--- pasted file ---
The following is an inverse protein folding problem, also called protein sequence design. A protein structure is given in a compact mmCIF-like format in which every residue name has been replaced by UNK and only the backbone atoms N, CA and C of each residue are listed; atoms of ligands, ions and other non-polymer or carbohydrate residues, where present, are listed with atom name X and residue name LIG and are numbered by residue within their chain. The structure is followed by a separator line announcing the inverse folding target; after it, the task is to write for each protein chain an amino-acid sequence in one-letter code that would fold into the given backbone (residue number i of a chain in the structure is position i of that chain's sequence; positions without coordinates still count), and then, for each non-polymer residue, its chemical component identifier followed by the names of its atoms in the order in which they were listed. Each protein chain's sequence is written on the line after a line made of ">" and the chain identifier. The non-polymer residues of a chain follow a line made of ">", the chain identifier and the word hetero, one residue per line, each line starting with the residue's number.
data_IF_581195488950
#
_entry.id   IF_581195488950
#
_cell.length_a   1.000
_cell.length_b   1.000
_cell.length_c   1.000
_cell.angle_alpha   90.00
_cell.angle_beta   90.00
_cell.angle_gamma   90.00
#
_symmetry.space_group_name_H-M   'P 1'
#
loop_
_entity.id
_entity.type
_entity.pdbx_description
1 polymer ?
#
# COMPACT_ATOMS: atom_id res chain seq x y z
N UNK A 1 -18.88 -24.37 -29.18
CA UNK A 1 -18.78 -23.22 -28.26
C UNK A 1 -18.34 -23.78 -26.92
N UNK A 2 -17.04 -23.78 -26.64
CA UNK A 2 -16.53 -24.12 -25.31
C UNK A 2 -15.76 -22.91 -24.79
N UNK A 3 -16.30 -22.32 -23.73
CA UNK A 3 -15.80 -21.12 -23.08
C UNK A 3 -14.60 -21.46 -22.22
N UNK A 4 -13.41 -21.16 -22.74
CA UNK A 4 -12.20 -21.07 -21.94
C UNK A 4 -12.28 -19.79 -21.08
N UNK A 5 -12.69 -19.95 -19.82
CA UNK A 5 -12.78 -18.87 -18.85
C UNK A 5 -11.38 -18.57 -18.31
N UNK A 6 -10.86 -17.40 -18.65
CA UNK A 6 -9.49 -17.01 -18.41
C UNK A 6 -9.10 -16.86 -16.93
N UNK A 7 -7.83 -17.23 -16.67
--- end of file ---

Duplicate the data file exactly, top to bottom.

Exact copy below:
The following is an inverse protein folding problem, also called protein sequence design. A protein structure is given in a compact mmCIF-like format in which every residue name has been replaced by UNK and only the backbone atoms N, CA and C of each residue are listed; atoms of ligands, ions and other non-polymer or carbohydrate residues, where present, are listed with atom name X and residue name LIG and are numbered by residue within their chain. The structure is followed by a separator line announcing the inverse folding target; after it, the task is to write for each protein chain an amino-acid sequence in one-letter code that would fold into the given backbone (residue number i of a chain in the structure is position i of that chain's sequence; positions without coordinates still count), and then, for each non-polymer residue, its chemical component identifier followed by the names of its atoms in the order in which they were listed. Each protein chain's sequence is written on the line after a line made of ">" and the chain identifier. The non-polymer residues of a chain follow a line made of ">", the chain identifier and the word hetero, one residue per line, each line starting with the residue's number.
data_IF_581195488950
#
_entry.id   IF_581195488950
#
_cell.length_a   1.000
_cell.length_b   1.000
_cell.length_c   1.000
_cell.angle_alpha   90.00
_cell.angle_beta   90.00
_cell.angle_gamma   90.00
#
_symmetry.space_group_name_H-M   'P 1'
#
loop_
_entity.id
_entity.type
_entity.pdbx_description
1 polymer ?
#
# COMPACT_ATOMS: atom_id res chain seq x y z
N UNK A 1 -18.88 -24.37 -29.18
CA UNK A 1 -18.78 -23.22 -28.26
C UNK A 1 -18.34 -23.78 -26.92
N UNK A 2 -17.04 -23.78 -26.64
CA UNK A 2 -16.53 -24.12 -25.31
C UNK A 2 -15.76 -22.91 -24.79
N UNK A 3 -16.30 -22.32 -23.73
CA UNK A 3 -15.80 -21.12 -23.08
C UNK A 3 -14.60 -21.46 -22.22
N UNK A 4 -13.41 -21.16 -22.74
CA UNK A 4 -12.20 -21.07 -21.94
C UNK A 4 -12.28 -19.79 -21.08
N UNK A 5 -12.69 -19.95 -19.82
CA UNK A 5 -12.78 -18.87 -18.85
C UNK A 5 -11.38 -18.57 -18.31
N UNK A 6 -10.86 -17.40 -18.65
CA UNK A 6 -9.49 -17.01 -18.41
C UNK A 6 -9.10 -16.86 -16.93
N UNK A 7 -7.83 -17.23 -16.67